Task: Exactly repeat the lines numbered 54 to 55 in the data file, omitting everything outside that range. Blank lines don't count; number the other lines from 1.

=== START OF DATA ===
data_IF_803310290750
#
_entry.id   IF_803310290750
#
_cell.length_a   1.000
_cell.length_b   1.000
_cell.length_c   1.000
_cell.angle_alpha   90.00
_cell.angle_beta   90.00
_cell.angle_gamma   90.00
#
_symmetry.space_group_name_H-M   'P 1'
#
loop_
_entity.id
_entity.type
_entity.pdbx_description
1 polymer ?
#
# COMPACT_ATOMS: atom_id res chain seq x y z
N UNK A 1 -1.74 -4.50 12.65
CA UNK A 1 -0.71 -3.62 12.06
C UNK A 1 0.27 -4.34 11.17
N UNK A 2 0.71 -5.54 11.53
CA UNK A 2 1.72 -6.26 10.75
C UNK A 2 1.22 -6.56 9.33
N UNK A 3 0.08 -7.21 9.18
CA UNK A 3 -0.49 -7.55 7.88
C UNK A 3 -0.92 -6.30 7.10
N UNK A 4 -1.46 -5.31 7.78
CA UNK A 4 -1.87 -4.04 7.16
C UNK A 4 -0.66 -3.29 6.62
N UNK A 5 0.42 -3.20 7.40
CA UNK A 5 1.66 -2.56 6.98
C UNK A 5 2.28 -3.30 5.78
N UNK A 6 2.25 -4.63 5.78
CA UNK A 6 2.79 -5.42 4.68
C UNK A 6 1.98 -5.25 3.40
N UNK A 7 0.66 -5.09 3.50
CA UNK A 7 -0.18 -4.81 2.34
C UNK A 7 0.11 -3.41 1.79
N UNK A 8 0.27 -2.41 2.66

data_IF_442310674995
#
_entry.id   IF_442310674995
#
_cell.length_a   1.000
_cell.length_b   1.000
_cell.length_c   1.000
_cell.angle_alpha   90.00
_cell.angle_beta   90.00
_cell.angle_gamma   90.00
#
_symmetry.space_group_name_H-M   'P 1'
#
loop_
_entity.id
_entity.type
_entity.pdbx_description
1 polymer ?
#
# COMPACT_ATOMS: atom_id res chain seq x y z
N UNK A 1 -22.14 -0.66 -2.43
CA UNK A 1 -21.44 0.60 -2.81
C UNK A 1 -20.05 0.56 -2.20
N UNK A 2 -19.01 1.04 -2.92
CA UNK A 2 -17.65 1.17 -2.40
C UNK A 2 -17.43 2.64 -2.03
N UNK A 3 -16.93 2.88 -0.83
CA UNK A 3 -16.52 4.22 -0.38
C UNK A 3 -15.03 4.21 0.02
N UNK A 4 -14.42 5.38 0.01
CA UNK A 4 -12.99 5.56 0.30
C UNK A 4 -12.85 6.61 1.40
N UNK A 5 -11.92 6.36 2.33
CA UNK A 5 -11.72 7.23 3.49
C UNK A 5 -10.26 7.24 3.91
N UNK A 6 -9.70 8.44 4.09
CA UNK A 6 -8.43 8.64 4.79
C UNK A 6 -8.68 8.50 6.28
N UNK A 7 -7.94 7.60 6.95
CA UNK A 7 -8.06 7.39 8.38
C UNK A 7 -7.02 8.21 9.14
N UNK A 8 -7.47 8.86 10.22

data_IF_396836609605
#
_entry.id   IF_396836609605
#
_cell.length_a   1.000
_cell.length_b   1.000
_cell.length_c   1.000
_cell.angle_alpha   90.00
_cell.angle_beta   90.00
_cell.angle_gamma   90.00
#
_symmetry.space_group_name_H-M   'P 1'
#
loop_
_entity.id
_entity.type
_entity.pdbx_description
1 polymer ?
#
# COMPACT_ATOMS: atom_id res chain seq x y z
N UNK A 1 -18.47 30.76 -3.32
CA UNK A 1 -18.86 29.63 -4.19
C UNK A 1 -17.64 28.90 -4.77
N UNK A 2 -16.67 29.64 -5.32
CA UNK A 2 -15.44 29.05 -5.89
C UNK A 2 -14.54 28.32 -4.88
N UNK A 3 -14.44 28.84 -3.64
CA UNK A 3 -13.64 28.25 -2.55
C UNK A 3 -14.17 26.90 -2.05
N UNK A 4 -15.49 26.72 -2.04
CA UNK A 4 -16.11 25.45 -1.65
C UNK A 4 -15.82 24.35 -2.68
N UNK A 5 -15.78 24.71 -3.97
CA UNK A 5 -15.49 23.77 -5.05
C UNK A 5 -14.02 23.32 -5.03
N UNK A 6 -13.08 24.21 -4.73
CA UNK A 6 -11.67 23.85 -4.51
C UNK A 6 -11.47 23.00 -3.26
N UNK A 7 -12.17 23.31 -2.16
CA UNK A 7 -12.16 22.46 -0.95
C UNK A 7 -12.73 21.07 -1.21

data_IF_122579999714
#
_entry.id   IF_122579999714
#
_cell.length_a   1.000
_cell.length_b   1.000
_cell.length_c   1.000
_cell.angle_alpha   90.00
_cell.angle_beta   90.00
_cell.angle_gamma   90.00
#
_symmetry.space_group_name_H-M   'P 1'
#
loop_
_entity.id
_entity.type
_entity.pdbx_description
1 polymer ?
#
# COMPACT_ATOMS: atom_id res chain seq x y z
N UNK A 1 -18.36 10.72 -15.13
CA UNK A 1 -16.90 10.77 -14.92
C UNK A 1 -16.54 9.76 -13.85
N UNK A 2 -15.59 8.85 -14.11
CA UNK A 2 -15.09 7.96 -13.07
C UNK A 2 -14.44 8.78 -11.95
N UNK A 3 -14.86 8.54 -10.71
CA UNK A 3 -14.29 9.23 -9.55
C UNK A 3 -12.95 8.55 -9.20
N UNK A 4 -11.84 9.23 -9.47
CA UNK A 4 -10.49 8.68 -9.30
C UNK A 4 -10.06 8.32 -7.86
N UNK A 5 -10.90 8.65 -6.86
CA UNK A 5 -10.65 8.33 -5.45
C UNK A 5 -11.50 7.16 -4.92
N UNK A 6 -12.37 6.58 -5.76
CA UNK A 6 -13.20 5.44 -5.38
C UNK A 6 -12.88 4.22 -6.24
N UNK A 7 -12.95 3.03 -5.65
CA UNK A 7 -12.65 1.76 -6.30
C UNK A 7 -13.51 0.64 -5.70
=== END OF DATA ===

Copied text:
_symmetry.space_group_name_H-M   'P 1'
#